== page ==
The United States and the UN Secretary-General hailed Turkey’s efforts for global food security and finding a solution to the ongoing Russian invasion of Ukraine.
“We understand and we certainly support the diplomatic efforts that our Turkish allies are forging in an effort to bring this war to a close, in the first instance diminish the violence. And also find ways to facilitate the export of Ukrainian foodstuffs, including Ukrainian wheat ,” State Department spokesperson Ned Price told reporters on Tuesday.
The comments come after Presidential Spokesperson Ibrahim Kalın said President Recep Tayyip Erdoğan is holding diplomatic talks with his Russian and Ukrainian counterparts aimed at restoring Ukrainian agricultural exports.
Erdoğan told both leaders that Turkey is ready to play a facilitating role, according to Kalın, who added that Ukraine and Russia gave a positive response and stated they wanted to carry out the process through Ankara.
Russia’s war, now on its fourth month, has left key Ukrainian ports cut off by Moscow’s warships. Ukrainian exports that are vital to the global economy, notably grain and fertilizer, have been forced to go overland in a much less efficient form of transport as agricultural production has markedly decreased amid the conflict.
Ukraine’s agricultural exports are expected to be discussed when Russian Foreign Minister Sergey Lavrov visits Turkey on June 8.
“We stated that the negotiations will be held here, hosted by our Minister of Foreign Affairs Mevlüt Çavuşoğlu. Therefore, the details of this issue will become clearer during this visit next week. As Turkey, we are ready to start this as soon as possible ,” said Kalin.
In response to a question about whether there will be a visit from Ukraine, Kalın said, “There is no planned visit at the moment, but our doors are always open to our Ukrainian friends.”
The Russian assault on Ukraine has devastated global food markets, and UN Secretary-General Antonio Guterres has appealed directly to Russia to allow Ukrainian grain exports to flow through Ukrainian ports.
“Let’s be clear: there is no effective solution to the food crisis without reintegrating Ukraine’s food production, as well as the food and fertilizer produced by Russia and Belarus, into world markets – despite the war,” Guterres said during a UN conference on May 18.
“Russia must allow the safe and secure export of grain stored in Ukrainian ports. Alternative transportation routes can be explored – even if we know that by itself, they will not be enough to solve the problem. Russian food and fertilizers must have unrestricted access to world markets without indirect impediments,” he added.
A chief ‘grateful’ for Turkey’s efforts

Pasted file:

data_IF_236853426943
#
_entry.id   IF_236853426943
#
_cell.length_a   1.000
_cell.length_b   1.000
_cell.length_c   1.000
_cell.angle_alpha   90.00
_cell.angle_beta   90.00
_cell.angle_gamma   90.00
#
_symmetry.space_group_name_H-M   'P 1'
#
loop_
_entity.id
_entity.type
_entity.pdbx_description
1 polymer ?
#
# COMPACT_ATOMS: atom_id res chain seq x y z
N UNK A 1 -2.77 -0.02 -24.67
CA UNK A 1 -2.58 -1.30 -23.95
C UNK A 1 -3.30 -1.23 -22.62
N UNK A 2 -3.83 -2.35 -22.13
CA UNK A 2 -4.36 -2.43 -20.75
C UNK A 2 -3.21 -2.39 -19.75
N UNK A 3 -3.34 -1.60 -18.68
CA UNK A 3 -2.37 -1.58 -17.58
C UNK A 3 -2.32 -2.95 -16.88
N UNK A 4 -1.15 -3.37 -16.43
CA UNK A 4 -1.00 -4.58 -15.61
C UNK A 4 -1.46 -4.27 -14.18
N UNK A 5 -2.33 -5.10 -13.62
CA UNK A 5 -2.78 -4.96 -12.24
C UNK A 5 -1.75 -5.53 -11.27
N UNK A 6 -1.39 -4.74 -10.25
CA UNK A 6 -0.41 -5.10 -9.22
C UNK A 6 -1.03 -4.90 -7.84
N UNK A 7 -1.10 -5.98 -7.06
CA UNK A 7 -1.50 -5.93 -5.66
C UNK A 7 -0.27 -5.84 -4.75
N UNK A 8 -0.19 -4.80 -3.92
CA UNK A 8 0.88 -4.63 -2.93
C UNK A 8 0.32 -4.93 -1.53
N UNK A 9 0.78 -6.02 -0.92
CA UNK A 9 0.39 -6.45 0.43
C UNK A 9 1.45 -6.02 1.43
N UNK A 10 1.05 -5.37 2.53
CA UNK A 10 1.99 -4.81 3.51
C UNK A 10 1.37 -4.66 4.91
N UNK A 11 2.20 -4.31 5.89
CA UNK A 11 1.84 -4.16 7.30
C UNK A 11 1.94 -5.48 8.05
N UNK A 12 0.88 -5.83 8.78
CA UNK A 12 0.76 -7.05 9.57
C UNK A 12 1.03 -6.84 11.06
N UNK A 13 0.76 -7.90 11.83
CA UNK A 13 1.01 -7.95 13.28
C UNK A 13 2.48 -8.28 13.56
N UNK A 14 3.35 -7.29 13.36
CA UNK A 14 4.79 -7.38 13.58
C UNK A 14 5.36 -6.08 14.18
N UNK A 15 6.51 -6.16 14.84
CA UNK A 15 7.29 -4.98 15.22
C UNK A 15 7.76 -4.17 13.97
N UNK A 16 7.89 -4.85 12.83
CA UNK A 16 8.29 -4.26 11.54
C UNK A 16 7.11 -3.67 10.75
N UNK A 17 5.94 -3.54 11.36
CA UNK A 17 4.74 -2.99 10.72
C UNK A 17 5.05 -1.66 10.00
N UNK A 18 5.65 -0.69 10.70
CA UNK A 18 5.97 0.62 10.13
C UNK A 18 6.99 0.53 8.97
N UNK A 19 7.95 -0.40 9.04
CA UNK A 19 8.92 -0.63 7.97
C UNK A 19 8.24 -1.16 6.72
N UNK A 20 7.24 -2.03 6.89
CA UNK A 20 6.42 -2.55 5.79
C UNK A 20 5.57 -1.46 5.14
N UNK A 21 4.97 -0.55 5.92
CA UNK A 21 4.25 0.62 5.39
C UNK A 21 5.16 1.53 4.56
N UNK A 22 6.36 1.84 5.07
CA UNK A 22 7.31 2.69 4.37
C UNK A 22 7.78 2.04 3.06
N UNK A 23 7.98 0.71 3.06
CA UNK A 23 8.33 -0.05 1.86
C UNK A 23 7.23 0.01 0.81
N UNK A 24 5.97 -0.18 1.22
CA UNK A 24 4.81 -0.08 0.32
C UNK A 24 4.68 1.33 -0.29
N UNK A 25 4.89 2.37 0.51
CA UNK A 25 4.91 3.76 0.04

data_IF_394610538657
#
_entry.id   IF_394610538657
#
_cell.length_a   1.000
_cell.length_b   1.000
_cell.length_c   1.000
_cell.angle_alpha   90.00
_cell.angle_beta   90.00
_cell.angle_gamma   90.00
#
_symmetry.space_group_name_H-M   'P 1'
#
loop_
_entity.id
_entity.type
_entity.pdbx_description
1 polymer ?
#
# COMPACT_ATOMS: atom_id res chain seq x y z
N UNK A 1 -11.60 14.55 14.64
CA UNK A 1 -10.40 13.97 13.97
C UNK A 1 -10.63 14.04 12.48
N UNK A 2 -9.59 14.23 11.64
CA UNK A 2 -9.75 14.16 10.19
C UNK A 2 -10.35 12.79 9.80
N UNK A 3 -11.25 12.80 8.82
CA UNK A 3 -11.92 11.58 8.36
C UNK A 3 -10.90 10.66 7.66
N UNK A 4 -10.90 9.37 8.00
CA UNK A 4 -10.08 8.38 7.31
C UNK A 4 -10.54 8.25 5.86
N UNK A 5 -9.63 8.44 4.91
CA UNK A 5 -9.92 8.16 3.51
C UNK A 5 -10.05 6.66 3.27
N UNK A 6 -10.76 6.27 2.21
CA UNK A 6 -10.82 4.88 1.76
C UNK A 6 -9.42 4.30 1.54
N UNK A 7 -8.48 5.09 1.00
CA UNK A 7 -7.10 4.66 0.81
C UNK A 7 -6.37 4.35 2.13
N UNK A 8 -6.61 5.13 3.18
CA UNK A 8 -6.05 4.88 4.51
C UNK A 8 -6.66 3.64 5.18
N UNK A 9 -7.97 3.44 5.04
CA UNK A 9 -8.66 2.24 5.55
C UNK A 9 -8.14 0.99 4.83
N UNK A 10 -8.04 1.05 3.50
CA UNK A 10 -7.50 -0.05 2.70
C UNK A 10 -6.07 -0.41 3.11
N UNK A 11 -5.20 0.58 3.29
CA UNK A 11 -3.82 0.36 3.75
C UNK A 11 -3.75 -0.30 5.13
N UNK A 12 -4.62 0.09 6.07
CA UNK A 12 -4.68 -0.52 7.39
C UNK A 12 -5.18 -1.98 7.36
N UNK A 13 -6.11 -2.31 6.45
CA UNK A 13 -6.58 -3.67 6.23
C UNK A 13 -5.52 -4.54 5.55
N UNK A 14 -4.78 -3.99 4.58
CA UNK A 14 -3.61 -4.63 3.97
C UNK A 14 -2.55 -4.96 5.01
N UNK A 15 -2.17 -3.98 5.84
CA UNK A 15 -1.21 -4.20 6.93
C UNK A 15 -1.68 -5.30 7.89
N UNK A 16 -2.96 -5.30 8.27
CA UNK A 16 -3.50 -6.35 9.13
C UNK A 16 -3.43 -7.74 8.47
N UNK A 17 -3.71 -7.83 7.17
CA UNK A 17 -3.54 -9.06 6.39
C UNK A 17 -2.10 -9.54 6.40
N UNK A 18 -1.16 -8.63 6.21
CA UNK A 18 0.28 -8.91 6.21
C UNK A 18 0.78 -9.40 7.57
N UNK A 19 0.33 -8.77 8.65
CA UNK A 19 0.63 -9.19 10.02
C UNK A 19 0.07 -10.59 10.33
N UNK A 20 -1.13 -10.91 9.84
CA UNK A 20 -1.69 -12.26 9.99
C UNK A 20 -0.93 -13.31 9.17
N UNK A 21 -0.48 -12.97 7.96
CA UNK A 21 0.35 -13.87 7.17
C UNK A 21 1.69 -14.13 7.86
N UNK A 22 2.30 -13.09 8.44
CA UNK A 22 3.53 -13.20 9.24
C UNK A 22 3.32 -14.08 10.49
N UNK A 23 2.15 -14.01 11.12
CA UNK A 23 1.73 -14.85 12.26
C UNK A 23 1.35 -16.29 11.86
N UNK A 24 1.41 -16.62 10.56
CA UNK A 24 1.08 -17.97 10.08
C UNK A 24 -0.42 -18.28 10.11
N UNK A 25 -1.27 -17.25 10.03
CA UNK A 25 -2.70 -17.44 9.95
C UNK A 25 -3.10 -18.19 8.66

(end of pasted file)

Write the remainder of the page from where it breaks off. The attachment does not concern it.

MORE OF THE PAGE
Guterres is “grateful” for Turkish efforts to resolve the grain export deadlock from Ukraine and clear mines in the Black Sea, according to a statement on Tuesday.
“(The) Secretary-General is extremely grateful for the support that Turkey is giving in addressing the situation in the Black Sea and supporting the secretary general’s own efforts,” his spokesperson Stephane Dujarric said at a news conference.
Earlier in the day, minister Çavuşoğlu addressed obstacles ahead of vessels carrying grains from the war zone and emphasized Turkey’s efforts to aid confidence-building measures between Russia and Ukraine.
Noting that one of the obstacles as sea mines planted in the Odessa region by Ukraine, Çavuşoğlu said the other obstacle is sanctions imposed on Russia regarding insurance and the issue of not providing services to international ports.
Çavuşoğlu said the mines could technically be swept within one to two weeks and added that a control mechanism must be established to address the concerns of Russia and Ukraine.
He said Turkey and the UN are working on the matter, adding that “The UN has a proposal. Creating a four-way contact group consisting of the UN, Turkey, Russia and Ukraine. We said ‘yes’ to this in principle. An idea to hold a meeting on a technical level came up.
Ankara and Moscow will engage in talks to create a potential sea corridor that will free up Ukrainian agricultural exports, as Russia’s top diplomat is set to pay his visit to Turkey next week.
Turkey shares a maritime border with Ukraine and Russia in the Black Sea and has good relations with both.
While it has criticized Russia’s offensive, Ankara is trying to balance its close ties and has positioned itself as a neutral party attempting to mediate between the warring sides.
Ukraine is trying to export its vast stores of grain by road, river and rail to help avert a global food crisis but has no chance of hitting its targets unless Russia’s blockade of its Black Sea ports is lifted, an official at Ukraine’s Agriculture Ministry told Reuters last week.
Before Russia sent troops into Ukraine, the country had the capacity to export up to 6 million tons of wheat, barley and maize a month but exports collapsed to just 300,000 tons in March and 1.1 million in April.
Russia and Ukraine together account for 29% of global wheat exports, mainly via the Black Sea, and for 80% of global exports of sunflower oil.
Ukraine is also a major exporter of corn, barley and rapeseed oil, while Russia and Belarus, which has backed Moscow in the war and is also under sanctions, account for over 40% of global exports of the crop nutrient potash.
Russia has captured some of Ukraine’s biggest seaports and its navy controls major transport routes in the Black Sea, where extensive mining has made commercial shipping dangerous.
Sanctions have also made it hard for Russian exporters to access vessels to move commodities to global markets.